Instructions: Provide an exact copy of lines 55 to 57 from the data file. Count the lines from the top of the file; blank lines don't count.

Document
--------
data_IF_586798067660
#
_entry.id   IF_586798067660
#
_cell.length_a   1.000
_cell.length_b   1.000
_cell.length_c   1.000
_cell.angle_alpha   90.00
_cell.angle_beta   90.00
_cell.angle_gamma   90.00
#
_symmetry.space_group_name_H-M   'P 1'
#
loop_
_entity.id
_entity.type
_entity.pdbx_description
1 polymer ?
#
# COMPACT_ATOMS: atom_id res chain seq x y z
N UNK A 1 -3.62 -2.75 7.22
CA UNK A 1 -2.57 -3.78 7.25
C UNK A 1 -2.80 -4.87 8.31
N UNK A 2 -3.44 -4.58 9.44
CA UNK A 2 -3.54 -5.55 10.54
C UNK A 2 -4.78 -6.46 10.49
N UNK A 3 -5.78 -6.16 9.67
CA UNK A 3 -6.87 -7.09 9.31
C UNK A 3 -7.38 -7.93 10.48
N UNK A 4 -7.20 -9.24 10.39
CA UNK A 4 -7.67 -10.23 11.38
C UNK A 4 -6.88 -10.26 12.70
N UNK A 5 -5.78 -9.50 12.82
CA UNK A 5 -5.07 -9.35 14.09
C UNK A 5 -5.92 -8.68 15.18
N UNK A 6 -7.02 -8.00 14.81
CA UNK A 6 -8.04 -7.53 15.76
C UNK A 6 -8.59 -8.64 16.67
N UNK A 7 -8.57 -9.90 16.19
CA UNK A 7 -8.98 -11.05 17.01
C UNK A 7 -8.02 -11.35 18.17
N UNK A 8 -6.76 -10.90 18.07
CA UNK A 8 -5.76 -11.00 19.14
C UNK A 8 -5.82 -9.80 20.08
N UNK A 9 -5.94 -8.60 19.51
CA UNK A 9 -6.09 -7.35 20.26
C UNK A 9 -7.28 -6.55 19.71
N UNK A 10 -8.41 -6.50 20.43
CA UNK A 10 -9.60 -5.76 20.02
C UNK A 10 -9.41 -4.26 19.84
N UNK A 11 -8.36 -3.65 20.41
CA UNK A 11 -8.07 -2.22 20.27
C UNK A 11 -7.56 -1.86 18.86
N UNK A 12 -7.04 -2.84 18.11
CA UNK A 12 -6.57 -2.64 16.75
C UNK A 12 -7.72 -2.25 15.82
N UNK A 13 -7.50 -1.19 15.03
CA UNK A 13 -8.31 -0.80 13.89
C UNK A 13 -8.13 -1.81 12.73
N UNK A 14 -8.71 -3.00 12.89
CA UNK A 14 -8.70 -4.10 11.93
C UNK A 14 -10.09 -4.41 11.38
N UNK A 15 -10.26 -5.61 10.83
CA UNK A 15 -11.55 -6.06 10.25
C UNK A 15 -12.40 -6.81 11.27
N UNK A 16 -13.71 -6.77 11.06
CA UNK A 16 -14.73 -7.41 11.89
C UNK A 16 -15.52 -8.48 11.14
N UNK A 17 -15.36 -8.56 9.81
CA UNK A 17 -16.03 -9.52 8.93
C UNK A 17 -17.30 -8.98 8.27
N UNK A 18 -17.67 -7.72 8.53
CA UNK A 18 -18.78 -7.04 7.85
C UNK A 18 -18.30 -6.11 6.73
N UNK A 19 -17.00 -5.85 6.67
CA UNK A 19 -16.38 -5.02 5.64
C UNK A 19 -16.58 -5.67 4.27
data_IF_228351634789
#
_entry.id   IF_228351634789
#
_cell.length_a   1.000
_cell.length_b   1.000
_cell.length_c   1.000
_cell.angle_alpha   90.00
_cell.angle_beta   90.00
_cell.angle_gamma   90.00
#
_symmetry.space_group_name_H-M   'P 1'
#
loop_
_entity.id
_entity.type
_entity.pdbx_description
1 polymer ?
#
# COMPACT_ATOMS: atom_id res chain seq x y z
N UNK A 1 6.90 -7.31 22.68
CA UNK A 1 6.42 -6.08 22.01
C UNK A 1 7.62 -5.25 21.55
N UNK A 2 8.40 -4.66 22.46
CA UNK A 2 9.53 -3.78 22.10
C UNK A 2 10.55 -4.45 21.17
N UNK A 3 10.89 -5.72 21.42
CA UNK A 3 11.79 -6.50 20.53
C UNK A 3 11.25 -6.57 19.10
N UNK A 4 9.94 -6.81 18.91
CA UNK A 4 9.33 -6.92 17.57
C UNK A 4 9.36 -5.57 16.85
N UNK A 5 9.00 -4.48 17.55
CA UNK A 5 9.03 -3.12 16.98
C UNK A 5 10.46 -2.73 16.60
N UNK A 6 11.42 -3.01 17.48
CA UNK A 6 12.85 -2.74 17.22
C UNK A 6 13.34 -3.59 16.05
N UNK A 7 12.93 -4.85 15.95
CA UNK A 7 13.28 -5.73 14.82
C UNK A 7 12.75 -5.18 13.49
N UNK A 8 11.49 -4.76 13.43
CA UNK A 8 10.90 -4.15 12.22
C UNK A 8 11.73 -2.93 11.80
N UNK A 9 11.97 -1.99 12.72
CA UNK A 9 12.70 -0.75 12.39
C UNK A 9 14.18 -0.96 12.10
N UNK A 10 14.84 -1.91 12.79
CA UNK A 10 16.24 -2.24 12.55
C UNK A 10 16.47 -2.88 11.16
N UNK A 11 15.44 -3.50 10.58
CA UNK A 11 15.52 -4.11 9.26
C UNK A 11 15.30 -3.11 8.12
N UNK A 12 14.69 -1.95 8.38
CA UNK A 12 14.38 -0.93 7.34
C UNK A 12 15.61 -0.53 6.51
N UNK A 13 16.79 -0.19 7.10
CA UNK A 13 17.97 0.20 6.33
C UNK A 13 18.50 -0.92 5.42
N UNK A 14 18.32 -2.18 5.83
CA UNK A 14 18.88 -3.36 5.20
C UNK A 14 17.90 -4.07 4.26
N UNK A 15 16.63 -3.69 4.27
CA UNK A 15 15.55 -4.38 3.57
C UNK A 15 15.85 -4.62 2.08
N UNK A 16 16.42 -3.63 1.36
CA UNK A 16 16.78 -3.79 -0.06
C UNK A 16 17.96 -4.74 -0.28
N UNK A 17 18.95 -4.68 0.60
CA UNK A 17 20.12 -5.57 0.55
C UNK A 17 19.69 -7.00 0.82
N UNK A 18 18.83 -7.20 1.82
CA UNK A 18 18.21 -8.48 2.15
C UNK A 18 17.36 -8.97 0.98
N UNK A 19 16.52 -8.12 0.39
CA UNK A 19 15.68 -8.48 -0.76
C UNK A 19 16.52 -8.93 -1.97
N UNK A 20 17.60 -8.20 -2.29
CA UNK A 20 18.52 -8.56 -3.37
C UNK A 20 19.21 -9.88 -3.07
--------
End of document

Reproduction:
CA UNK A 12 -6.57 -2.64 16.75
C UNK A 12 -7.72 -2.25 15.82
N UNK A 13 -7.50 -1.19 15.03